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Chiang Kai-shek's statues to be removed from Taiwanese military bases
2006-03-20 02:31:21 THE ASSOCIATED PRESS

TAIPEI, Mar 20 (AP) -- Statues of late leader Chiang Kai-shek will be removed from Taiwan's military bases, an official said Monday, denying that the measure was instigated by the island's president -- a bitter rival of Chiang's Nationalist party.

Chiang retreated to Taiwan after his Nationalist military forces were defeated in a civil war by Mao Zedong's communists in 1949. He held a tight, authoritarian grip on power in Taiwan until his death in 1975, and his son and successor Chiang Ching-kuo only ended martial law shortly before his own death in 1988.

The families of many Nationalists who fled communist rule still revere Chiang, but he is widely reviled by President Chen Shui-bian's ruling Democratic Progressive Party, which accuses Chiang of harshly repressing the descendants of settlers who had left China centuries earlier and had few ties with the mainland.

Vice Minister of Defense Ko Chen-heng said the decision to remove as many as 1,000 of the statues was made to save them from wear and tear by the elements.

"There's been erosion and damage of the bronze statues, and this is not the way to commemorate a saint or a great man," Ko said.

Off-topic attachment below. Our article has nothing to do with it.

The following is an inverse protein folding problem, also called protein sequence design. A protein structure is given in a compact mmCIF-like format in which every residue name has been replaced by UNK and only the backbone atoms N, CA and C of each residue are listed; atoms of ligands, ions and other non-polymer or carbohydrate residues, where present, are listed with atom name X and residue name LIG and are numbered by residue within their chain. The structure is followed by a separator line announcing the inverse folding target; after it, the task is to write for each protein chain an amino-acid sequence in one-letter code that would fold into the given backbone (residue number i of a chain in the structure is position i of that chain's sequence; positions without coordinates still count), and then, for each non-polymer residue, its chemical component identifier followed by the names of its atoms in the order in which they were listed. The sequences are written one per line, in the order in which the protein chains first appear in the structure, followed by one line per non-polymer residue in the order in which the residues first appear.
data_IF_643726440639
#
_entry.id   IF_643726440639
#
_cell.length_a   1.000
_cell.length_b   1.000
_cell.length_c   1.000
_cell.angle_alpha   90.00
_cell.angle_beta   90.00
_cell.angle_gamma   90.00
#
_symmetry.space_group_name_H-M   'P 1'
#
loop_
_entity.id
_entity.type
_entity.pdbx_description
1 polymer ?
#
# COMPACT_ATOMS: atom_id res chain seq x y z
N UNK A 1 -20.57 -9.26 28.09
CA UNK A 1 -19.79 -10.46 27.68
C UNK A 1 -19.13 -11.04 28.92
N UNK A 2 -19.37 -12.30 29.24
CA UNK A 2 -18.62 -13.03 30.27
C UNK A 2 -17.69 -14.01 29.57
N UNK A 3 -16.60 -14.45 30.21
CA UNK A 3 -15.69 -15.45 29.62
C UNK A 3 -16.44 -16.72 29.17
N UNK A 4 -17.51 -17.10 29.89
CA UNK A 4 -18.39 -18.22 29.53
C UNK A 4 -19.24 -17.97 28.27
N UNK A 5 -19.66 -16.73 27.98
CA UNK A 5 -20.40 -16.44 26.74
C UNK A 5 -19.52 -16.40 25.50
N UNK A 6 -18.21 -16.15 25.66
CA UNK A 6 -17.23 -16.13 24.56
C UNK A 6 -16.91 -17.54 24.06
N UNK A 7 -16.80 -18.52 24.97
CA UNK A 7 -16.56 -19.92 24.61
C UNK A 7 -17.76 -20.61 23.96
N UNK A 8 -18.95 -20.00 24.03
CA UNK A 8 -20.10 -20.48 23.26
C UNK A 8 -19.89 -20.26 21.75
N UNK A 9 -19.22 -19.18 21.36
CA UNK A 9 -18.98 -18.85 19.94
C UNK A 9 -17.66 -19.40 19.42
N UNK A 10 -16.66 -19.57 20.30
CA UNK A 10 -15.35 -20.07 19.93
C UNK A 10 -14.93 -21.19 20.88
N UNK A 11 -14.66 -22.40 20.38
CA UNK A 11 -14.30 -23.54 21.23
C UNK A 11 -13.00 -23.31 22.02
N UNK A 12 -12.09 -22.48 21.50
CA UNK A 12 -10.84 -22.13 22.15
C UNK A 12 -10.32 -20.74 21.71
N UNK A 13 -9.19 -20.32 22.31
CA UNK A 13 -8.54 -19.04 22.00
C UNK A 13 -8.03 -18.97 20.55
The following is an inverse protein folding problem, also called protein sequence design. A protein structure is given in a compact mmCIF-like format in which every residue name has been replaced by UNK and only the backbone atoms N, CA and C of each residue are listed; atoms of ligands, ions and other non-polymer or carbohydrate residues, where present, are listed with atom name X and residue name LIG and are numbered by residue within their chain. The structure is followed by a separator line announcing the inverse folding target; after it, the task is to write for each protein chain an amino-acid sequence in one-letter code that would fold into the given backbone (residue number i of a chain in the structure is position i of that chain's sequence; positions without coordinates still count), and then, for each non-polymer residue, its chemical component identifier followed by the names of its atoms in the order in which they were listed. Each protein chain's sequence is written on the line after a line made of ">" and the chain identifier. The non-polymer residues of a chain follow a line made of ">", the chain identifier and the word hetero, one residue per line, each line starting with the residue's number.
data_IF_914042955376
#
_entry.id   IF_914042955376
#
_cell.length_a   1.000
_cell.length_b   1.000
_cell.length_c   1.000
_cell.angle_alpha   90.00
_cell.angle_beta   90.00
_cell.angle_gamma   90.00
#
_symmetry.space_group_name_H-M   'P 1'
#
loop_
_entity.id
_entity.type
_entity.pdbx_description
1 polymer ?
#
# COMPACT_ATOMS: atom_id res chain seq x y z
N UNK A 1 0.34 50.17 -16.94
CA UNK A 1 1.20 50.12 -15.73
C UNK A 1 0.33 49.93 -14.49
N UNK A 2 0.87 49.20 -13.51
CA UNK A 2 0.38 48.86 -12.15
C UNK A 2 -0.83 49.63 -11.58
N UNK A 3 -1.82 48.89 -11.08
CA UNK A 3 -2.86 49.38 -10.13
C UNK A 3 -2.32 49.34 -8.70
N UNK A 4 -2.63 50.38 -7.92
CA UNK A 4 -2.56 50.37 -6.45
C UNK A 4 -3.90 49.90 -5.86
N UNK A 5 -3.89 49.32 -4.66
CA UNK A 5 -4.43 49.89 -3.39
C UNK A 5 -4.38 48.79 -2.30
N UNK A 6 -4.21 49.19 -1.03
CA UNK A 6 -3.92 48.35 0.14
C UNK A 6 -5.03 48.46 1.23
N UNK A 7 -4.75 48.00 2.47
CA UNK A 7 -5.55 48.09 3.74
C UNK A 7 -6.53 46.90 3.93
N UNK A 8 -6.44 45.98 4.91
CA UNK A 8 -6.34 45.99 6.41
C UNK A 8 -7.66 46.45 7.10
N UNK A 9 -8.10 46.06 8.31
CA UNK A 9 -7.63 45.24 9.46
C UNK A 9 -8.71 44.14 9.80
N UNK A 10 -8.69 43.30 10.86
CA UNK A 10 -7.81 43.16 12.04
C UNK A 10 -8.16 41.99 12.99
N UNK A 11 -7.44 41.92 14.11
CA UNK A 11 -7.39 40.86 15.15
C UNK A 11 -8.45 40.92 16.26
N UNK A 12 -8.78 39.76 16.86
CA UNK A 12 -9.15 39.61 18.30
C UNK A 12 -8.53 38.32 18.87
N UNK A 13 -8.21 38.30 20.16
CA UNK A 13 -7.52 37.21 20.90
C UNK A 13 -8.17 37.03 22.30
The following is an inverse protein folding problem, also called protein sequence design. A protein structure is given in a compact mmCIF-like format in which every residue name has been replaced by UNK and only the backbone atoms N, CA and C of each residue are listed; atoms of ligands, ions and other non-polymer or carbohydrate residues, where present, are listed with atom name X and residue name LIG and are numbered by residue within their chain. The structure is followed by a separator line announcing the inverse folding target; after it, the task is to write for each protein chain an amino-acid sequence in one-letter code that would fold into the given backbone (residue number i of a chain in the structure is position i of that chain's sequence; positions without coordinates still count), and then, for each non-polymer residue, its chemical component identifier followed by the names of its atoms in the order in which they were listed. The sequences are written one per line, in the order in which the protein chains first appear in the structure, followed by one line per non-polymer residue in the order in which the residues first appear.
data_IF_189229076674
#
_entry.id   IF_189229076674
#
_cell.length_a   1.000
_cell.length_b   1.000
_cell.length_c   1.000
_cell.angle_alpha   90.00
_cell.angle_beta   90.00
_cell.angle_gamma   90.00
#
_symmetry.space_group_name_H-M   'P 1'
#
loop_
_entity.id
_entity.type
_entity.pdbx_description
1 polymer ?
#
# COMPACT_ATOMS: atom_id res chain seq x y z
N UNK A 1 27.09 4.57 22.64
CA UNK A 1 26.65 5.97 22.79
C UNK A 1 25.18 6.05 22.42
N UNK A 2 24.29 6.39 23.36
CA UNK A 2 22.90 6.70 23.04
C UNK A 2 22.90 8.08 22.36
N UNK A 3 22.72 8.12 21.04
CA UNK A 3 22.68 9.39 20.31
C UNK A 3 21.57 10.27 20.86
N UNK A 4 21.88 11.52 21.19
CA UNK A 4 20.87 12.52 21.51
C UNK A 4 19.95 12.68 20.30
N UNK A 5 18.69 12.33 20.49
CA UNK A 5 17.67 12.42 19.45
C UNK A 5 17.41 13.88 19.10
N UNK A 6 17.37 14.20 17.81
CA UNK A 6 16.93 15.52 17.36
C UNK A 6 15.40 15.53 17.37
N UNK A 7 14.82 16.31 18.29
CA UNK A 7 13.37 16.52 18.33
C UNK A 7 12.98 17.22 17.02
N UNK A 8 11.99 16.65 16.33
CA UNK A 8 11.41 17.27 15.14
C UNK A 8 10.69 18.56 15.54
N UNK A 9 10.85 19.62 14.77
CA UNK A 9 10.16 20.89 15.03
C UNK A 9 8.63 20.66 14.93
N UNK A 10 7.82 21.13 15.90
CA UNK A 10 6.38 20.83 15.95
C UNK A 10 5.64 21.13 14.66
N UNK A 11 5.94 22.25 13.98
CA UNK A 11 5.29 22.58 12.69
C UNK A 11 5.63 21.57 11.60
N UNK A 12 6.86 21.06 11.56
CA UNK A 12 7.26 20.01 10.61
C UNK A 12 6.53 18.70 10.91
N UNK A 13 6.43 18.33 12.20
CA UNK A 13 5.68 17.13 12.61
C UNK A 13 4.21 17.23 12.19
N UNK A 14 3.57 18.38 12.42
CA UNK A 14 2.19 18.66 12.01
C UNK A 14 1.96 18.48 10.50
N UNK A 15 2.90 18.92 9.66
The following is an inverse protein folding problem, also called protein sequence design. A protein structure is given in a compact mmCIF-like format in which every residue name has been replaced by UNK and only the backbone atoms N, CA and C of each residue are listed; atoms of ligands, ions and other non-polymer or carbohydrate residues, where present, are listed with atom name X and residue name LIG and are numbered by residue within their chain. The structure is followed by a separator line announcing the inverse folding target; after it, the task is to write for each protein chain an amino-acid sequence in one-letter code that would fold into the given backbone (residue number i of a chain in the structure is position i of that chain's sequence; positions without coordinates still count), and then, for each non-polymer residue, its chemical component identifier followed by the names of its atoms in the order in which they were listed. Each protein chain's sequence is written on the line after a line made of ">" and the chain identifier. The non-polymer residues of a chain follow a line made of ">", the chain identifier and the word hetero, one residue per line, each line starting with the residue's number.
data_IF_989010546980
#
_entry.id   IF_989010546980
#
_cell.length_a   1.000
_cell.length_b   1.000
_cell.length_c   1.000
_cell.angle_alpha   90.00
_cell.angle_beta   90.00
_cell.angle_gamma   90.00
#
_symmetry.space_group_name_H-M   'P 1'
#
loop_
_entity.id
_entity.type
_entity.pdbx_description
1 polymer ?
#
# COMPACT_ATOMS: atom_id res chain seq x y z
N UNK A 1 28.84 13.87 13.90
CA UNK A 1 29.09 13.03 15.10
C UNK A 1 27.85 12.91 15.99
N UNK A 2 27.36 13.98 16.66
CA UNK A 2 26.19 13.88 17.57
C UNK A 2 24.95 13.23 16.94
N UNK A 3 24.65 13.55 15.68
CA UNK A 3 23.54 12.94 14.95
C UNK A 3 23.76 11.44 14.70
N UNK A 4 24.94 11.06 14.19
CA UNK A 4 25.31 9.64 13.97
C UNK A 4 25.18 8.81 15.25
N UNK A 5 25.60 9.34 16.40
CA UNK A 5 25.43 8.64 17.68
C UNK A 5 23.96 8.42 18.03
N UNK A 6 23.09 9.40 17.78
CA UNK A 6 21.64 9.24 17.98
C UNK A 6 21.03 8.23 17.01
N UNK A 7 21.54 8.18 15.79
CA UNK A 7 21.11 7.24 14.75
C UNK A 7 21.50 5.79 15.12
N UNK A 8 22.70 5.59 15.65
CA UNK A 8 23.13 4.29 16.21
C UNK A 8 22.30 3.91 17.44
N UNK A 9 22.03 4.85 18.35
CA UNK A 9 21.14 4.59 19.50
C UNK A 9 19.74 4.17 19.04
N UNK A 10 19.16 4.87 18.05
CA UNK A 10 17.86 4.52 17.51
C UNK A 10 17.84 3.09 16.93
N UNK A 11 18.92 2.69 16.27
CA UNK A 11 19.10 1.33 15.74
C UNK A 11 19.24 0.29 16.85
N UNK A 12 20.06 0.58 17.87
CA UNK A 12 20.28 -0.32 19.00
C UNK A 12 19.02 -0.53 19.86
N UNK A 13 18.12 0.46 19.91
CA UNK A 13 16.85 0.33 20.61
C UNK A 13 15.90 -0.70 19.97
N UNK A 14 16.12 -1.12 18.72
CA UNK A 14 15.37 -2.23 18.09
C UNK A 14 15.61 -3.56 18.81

He denied a report in Monday's United Daily News that Chen issued the order to remove the statues, but acknowledged there were no immediate plans to display them in alternate indoor locations.

Chen's deputy secretary-general confirmed there was an order to remove the statues, but did not say if the president was behind it.

"The military should move ahead with the times," said Cho Jung-tai. "Personality cults are outdated, and some partial adjustments are needed."

While Chiang was alive, his Nationalist followers officially claimed they were China's legitimate government and officially held out the hope of eventually regaining control of the mainland.

Such sentiments gradually diminished after Chiang's rule, but many Nationalists still support future unification with China, whose leaders consider Taiwan to be Chinese territory.

Chen and most of his followers, however, support making the self-governing island officially independent -- a move that Beijing has repeatedly threatened would provoke war.

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